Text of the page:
As search-and-rescue teams continue to sift through the rubble to ensure all survivors have been accounted for, 22 Moore residents, who took cover in a bank vault during the Oklahoma tornado, have their local credit union to thank for providing shelter during the destructive storm.
According to a statement released on the Tinker Federal Credit Union's (TFCU) website, 14 employees and eight credit union members huddled in the branch's vault during the storm Monday afternoon. First responders released the quick-thinking survivors, unharmed, shortly after the storm dissipated. TFCU also notes that the bank employees were "following established safety procedures."
Though the two-mile-wide tornado devastated the city and appeared to nearly level the bank, the vault remained intact and protected the tornado survivors from the effects of the storm.
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Survivors took cover from the tornado by riding out the storm in this bank vault in Moore, Okla. (Photo courtesy of Tinker Federal Credit Union)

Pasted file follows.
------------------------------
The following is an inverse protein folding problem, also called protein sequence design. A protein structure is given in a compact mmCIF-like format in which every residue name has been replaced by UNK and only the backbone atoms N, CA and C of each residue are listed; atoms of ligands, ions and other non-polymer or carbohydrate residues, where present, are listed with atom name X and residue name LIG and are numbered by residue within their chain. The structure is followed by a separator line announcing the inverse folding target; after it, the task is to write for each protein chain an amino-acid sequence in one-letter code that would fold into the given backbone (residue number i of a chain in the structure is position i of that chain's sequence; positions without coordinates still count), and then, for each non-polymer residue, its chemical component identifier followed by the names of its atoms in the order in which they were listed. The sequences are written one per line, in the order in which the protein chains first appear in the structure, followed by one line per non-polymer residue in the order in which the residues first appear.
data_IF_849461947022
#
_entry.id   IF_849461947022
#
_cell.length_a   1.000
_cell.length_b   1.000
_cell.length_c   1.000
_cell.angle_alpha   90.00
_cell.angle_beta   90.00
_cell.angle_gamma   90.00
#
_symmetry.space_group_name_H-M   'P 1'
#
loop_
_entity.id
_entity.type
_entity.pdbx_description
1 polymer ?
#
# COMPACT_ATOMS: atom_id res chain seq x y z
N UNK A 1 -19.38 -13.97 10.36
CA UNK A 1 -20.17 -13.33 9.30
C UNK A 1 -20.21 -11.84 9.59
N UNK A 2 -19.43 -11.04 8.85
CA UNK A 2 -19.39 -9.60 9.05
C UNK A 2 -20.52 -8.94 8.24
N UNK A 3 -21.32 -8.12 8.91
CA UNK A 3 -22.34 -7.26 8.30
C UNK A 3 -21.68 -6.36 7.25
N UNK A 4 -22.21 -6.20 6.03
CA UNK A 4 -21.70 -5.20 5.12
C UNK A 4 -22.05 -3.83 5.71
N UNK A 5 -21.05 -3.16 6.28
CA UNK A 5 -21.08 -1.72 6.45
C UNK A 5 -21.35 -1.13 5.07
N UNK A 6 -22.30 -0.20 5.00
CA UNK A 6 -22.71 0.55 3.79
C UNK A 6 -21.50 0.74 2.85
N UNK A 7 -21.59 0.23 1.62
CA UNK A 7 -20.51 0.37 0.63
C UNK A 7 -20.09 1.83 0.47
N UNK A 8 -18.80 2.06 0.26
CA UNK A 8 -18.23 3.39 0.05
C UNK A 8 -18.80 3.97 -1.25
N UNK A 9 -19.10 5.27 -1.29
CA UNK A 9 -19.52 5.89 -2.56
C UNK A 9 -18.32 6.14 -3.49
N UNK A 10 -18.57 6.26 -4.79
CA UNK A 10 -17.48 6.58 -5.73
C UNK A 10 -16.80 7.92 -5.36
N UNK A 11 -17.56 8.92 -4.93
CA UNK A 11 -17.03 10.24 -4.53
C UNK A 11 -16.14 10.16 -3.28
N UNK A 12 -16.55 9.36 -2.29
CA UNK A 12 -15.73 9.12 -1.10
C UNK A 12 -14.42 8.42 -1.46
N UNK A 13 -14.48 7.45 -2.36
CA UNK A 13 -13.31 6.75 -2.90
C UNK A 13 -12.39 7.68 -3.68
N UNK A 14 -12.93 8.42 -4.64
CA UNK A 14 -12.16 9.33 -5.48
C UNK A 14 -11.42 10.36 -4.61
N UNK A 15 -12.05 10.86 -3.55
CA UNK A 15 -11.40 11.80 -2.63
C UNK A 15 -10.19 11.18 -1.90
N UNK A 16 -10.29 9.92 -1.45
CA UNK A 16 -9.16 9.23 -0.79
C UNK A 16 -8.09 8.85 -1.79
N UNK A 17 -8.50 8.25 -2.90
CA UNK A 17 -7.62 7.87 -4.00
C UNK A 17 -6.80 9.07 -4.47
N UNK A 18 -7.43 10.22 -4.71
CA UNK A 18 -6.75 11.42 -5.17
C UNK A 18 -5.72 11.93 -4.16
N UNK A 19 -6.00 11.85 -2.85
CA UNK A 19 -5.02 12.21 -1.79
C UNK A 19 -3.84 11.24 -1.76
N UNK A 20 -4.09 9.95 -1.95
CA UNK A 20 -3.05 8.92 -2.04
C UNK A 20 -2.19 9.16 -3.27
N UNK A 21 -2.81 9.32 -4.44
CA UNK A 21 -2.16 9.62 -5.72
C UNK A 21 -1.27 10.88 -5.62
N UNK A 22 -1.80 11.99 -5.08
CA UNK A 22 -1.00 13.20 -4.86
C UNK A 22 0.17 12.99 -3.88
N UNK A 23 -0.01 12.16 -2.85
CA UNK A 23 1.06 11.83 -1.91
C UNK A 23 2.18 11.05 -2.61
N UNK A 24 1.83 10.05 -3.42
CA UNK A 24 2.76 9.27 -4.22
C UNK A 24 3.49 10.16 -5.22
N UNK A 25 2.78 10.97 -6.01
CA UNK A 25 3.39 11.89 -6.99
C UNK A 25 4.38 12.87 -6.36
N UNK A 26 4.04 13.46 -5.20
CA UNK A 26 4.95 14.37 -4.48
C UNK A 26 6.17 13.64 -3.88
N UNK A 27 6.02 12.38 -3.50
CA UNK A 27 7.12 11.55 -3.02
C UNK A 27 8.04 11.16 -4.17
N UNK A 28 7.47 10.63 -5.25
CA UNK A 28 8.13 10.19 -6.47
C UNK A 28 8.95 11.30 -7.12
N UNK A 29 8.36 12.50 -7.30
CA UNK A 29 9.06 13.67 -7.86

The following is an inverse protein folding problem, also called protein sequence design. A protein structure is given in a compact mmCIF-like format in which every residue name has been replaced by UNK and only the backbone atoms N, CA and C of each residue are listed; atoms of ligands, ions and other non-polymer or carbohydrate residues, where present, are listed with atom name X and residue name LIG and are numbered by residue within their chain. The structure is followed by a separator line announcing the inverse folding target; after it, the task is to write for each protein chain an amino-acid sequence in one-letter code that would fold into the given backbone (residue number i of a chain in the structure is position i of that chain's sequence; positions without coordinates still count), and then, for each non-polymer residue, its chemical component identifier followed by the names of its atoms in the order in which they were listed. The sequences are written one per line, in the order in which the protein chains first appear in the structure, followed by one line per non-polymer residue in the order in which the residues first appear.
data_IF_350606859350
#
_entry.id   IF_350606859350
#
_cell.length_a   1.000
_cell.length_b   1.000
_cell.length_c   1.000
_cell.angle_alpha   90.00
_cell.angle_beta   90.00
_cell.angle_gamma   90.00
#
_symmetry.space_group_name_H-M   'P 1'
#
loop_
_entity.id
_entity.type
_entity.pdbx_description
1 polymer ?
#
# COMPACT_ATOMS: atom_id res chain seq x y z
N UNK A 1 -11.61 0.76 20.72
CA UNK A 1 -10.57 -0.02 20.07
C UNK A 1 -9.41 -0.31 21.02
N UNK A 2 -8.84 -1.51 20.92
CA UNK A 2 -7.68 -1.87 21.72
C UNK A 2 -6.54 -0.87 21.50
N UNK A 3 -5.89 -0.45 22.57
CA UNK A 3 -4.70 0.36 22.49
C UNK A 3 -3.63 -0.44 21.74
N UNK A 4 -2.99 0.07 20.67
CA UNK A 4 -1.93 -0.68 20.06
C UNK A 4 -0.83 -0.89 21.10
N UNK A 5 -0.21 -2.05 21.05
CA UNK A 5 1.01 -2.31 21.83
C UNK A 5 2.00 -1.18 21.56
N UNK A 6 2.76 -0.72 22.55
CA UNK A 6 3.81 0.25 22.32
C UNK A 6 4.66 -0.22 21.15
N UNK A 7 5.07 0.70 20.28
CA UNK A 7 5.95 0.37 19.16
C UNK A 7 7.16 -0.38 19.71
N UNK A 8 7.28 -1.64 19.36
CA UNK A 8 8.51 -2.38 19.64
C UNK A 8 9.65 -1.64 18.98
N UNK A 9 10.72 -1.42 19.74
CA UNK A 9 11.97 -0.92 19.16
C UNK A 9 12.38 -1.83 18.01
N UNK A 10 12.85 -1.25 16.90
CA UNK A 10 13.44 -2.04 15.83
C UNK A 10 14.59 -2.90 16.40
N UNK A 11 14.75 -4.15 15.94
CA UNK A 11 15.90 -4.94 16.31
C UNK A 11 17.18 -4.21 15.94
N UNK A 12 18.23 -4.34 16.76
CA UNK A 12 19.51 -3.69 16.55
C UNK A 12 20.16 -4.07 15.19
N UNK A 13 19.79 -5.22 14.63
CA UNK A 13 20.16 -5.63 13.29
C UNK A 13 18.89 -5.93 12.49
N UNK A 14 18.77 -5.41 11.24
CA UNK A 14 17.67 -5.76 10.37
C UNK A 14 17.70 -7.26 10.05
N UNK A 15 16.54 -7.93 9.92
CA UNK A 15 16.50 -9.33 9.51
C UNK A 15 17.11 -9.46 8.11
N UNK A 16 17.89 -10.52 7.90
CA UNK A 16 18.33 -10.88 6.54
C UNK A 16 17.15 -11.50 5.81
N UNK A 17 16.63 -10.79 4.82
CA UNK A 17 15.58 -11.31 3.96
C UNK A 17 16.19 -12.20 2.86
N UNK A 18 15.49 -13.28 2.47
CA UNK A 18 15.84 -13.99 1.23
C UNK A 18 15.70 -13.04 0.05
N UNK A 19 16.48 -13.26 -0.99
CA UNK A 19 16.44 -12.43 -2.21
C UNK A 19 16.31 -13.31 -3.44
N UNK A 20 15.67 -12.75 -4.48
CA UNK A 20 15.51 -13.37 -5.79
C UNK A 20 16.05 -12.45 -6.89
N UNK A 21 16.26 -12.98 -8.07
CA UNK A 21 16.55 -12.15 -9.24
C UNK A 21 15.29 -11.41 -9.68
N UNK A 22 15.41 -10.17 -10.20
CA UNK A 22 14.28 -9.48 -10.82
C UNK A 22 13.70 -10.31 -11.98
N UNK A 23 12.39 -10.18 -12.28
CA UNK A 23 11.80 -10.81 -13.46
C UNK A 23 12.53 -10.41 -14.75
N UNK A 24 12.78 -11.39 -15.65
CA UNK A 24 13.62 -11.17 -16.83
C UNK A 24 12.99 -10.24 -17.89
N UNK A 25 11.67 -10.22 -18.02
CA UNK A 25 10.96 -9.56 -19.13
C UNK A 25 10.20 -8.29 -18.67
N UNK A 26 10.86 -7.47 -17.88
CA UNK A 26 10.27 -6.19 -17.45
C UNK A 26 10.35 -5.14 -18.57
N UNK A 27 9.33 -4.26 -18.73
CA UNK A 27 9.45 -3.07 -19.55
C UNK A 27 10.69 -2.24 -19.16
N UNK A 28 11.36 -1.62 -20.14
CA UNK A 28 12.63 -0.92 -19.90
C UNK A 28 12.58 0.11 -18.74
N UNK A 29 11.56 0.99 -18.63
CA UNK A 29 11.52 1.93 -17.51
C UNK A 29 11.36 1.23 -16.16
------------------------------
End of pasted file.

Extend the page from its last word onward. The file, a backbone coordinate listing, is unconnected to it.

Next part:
"I was one of the members in the vault yesterday," Dena Clark wrote on TFCU's Facebook page. "You all should be so proud of your employees! Everyone, especially Jan the branch manager, acted so heroically to keep everyone safe. I am so thankful! Our family loves TFCU!"
Another Oklahoma resident, whose mother apparently works at the credit union, posted a photo of the survivors leaving the vault after the tornado.
The vault that safes my mommas life as the tornado in Moore destroyed her work twitter.com/AClarke13E/sta…
— Aaron Clarke (@AClarke13E) May 21, 2013
While a bank vault is hardly a conventional storm shelter, the safes -- typically made of reinforced steel and concrete -- are known to be used for storm safety in times of emergency.
During a March 2012 tornado in Kentucky, David Ison and nine others were in a bank parking lot when they saw the twister coming. So, to protect themselves, the storm survivors ran to the bank's vault and locked themselves in.
Though bank vaults may do in a pinch, without a supply of storm essentials and a protected ventilation system, the reinforced rooms do not meet FEMA's federal safe room guidelines.